A Bob Dylan moment in history sold for almost $1 million at Christie’s on Friday; the exact total was $965,000. The historic moment happened July 25, 1965, at the Newport Folk Festival, when, for the very first time, Dylan played a set of music on an electric guitar. That tiny, three-song set made waves among the folk music faithful, and did not go over well with the purists who would have preferred he stick with the acoustic.
Dylan was booed by some as he left the stage, but he did give a glimpse of the old Bob Dylan in an acoustic encore. That day, however, was marked forever as Dylan’s transition from folk musician to rock-and-roll artist. The symbol of the moment was his Fender Stratocaster, with the characteristic sunburst finish and the original black leather strap, complete with the hard-shelled case. That symbol sold for almost a million dollars.
In addition to the guitar, some sheets of music that were found inside the case were sold as a separate lot. They contained lyrics to four Bob Dylan songs, some typewritten and some done by hand, in a pre-release state. One of the songs even had a title that was different in the draft version than in the version that was originally released, giving a glimpse into the creative process of the legendary artist.
While not valued anywhere near as much as the guitar, these sheets represent the heart of who Dylan was as an artist. It is not the sheets themselves, necessarily, but the ability to peek into the mind that created them. Bob Dylan had the most intellectually involved approach to creating an art that was completely visceral. To this day, there are debates in colleges and universities around the country trying to fathom the depths of literacy put down into a couple minutes of music. In those circles, those sheets would be considered priceless.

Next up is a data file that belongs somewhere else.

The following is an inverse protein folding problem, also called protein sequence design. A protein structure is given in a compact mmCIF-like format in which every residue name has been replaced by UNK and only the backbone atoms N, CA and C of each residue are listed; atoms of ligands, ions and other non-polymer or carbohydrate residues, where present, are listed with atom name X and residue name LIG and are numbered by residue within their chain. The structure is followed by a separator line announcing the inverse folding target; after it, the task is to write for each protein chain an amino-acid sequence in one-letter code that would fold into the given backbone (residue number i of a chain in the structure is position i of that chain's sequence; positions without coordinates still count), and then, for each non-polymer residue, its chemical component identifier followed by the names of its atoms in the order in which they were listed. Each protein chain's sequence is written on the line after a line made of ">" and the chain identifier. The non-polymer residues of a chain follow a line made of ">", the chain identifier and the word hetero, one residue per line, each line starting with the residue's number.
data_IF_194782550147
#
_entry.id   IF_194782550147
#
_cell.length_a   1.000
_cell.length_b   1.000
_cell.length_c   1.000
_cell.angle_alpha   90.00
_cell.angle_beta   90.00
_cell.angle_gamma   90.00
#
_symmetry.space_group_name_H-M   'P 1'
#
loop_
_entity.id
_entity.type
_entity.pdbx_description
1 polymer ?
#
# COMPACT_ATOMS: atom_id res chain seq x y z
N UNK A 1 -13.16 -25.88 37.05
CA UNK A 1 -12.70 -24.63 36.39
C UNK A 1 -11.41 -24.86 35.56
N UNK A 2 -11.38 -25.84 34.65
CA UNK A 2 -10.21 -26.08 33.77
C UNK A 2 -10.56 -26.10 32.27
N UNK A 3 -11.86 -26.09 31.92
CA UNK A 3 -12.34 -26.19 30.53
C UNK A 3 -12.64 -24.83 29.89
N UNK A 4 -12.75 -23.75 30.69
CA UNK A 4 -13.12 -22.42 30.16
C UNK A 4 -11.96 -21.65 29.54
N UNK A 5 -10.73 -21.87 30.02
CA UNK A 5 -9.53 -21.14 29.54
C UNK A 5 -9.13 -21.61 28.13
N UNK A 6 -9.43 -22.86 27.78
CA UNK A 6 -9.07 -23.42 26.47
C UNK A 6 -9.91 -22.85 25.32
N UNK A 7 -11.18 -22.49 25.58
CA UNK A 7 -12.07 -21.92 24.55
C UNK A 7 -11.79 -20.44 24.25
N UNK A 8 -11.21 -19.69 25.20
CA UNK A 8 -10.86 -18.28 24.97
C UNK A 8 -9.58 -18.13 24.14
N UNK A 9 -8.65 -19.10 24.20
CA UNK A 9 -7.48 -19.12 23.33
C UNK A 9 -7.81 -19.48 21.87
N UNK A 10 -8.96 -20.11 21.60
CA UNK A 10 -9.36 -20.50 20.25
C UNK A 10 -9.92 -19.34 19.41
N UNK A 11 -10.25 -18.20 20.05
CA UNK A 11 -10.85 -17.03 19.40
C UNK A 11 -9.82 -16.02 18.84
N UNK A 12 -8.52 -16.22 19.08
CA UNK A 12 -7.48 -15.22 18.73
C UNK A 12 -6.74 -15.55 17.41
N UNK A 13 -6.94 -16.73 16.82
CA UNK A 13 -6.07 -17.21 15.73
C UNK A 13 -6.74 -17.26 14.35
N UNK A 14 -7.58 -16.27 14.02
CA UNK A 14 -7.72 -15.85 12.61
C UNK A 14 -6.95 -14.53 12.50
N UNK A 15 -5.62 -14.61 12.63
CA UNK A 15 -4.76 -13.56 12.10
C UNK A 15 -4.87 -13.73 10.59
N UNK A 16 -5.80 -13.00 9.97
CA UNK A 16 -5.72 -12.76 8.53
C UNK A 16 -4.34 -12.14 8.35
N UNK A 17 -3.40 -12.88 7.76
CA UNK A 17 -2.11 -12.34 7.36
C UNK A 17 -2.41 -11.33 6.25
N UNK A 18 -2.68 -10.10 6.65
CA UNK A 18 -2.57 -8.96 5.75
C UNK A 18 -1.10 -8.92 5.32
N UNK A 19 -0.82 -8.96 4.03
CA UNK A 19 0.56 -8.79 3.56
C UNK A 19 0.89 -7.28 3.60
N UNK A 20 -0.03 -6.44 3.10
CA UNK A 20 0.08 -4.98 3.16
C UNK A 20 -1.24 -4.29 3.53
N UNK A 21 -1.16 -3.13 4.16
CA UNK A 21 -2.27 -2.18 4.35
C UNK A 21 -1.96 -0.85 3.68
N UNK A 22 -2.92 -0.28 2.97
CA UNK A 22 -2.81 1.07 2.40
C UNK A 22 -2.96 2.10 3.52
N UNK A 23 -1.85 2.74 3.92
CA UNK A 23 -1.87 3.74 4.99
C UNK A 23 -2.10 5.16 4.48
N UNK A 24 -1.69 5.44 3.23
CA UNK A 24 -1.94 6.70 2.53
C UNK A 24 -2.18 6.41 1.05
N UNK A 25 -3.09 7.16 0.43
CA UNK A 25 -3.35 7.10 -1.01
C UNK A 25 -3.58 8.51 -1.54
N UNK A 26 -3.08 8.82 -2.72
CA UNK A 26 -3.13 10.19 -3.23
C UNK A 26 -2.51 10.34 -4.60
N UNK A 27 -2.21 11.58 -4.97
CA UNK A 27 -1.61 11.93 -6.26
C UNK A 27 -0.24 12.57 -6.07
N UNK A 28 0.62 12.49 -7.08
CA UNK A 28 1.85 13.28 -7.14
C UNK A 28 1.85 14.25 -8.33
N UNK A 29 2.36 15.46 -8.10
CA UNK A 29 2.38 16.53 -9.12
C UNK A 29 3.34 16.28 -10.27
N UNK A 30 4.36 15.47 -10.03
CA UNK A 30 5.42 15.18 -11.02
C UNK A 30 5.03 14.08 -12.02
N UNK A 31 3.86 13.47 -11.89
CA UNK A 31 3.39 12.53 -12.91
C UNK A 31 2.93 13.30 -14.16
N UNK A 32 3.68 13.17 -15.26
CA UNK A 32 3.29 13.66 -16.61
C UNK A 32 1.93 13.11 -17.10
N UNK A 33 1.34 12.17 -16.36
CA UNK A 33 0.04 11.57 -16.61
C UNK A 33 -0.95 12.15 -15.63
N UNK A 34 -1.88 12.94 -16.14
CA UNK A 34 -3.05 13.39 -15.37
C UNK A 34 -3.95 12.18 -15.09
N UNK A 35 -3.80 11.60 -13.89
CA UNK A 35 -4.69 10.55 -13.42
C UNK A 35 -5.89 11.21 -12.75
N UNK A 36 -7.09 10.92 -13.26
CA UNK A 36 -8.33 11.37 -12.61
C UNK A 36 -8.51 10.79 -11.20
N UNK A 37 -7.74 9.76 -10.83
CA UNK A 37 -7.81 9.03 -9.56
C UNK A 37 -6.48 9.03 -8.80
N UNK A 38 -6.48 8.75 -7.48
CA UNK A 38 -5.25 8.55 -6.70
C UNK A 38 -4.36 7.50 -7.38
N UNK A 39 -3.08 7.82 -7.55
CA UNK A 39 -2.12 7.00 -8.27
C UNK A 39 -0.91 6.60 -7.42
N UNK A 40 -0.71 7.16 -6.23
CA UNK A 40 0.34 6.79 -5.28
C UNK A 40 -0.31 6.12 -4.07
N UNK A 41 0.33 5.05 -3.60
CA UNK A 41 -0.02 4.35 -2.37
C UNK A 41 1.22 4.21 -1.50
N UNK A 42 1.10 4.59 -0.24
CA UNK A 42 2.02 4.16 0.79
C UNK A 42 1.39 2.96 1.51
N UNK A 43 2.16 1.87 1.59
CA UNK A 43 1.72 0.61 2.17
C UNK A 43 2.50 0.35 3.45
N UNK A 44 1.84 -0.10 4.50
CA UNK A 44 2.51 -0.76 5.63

The Famous guitar came into the market in a roundabout way. Originally, there was some question as to the authenticity of the instrument. The story was that Dylan had left the guitar on a private plane he had been travelling on, and the pilot took possession of it. The pilot was named Vic Quinto, and after receiving no response from Dylan’s representatives when he asked what should be done with the guitar, he held on to it. After he passed away, his daughter brought the Stratocaster to experts from a PBS television show called “History Detectives” in an attempt to authenticate it as having belonged to Dylan.
Even though there was some question about whether or not it was the actual Sunburst Fender, it was proven to be genuine. In the moment when Dylan confirmed that it was true, the guitar became worth the almost $1 million it sold for, surpassing that of Eric Clapton’s famous Fender that he called “Blackie,” which sold for $959,500. It is also the most that anyone has ever been paid for a guitar, and it is only appropriate that this emblem of a pivotal moment in Bob Dylan history have its moment at the top.
By Jim Malone